IPNP Seminar Friday May 3rd noon, Laurent NGUYEN, Regulation of cerebral cortex morphogenesis by migrating cells

Psychiatry and Neuroscience Seminar Series 2024

Friday, May 3rd, 2024, noon

Room D Levy, 102-108 rue de la santé - 75014 Paris 
Pr Laurent NGUYEN, University of Liege, Belgium

Regulation of cerebral cortex morphogenesis by migrating cells

Host MC Angulo

Laurent Nguyen's laboratory (Laboratory for Molecular Regulation of Neurogenesis, GIGA-Stem Cells and GIGA-Neurosciences) has been studying the role of the Elongator complex in the nervous system for many years. Loss of Elongator’s activity has been associated with various neurological diseases, including familial dysautonomia. These researchers have just identified the mechanism by which Elongator controls axonal transport in projection neurons. Neurons possess a molecular network made up of microtubules that allow proteins and specialized structures (cargos) to be transported within the axon. This process, known as axonal transport, is necessary for the functioning and survival of neurons and is impaired in many neurodegenerative diseases. In order to better understand these diseases, it is important to determine the mechanisms underlying this process in neuronal axons. For optimal axonal transport, microtubules are acetylated by the enzyme ATAT1. This modification controls the recruitment of cargos and adapt their speed of transport along microtubules. Team showed that loss of Elongator complex in the brain leads to defect in migration and differentiation of cortical neurons, further characterized by a reduced acetylation of their microtubules. They discovered that motile vesicles that are transported along axonal microtubules in these neurons are enriched for ATAT1 enzymes, thereby regulating the acetylation of their microtubule tracks. In the context of axonal transport, this new work reveals a link between the activity of ATAT1 and that of the Elongator complex, both of which are enriched on motile vesicles that move along axonal microtubules. They show in that the absence of Elongator at motile vesicles reduces the stability of ACLY, the enzyme responsible for the synthesis of Acetyl-CoA, substrate necessary for the acetylation of microtubules by ATAT1.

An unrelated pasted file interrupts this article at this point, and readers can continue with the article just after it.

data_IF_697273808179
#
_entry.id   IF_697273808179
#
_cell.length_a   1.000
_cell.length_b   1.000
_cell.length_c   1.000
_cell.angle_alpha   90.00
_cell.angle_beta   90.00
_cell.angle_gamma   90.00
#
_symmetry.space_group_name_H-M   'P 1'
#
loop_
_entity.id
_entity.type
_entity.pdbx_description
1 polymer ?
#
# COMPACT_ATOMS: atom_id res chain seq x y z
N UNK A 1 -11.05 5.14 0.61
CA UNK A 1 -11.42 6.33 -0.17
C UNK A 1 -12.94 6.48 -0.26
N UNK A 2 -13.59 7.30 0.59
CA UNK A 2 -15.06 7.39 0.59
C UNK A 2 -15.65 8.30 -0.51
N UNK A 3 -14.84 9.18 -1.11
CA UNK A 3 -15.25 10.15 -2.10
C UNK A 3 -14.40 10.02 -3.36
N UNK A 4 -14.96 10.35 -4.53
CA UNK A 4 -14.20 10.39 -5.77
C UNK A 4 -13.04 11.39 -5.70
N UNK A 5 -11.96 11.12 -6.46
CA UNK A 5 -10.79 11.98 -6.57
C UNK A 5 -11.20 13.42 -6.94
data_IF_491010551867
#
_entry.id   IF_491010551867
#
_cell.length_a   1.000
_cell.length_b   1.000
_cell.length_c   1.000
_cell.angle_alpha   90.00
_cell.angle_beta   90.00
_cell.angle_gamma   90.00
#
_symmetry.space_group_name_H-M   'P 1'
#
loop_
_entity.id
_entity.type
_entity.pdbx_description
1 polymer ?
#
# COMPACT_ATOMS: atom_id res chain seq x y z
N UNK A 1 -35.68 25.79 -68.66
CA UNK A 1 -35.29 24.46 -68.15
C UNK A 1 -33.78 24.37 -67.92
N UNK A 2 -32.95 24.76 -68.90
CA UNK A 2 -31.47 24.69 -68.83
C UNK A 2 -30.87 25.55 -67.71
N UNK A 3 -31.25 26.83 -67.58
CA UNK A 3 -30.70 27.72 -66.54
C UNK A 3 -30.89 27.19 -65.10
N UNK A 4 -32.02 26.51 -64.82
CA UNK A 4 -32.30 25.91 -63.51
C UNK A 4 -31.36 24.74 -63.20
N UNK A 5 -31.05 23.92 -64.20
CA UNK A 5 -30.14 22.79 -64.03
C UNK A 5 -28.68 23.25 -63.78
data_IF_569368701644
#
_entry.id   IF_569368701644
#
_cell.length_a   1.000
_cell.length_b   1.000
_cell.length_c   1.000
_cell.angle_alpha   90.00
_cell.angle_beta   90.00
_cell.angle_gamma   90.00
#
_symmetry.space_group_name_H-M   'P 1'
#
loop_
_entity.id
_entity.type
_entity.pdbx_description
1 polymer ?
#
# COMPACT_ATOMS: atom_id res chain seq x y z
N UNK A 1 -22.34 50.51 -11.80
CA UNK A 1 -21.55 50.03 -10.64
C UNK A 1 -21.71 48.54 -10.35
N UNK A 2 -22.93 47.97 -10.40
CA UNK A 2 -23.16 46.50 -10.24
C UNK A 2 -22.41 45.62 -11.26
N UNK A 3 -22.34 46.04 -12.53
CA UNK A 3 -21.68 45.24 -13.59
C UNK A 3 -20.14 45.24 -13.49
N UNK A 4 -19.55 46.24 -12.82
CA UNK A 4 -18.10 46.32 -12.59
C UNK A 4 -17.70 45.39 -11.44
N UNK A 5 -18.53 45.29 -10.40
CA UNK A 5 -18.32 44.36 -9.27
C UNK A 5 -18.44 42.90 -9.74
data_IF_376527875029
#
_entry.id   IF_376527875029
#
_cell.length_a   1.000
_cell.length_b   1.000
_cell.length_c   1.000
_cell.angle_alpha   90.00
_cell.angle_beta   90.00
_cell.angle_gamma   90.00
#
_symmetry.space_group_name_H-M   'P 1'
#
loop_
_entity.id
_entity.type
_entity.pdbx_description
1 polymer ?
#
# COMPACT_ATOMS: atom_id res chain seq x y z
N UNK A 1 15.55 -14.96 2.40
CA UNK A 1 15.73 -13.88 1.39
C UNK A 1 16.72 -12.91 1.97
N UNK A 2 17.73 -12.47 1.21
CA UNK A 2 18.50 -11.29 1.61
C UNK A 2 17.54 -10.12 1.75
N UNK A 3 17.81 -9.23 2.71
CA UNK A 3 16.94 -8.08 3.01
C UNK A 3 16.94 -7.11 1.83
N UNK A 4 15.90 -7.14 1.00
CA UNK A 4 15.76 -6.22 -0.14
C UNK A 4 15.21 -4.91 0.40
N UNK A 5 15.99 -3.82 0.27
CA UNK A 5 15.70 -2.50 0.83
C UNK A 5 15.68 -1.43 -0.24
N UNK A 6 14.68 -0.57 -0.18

Brain disease, Brain Physiology, Cell Migration, Stem Cell


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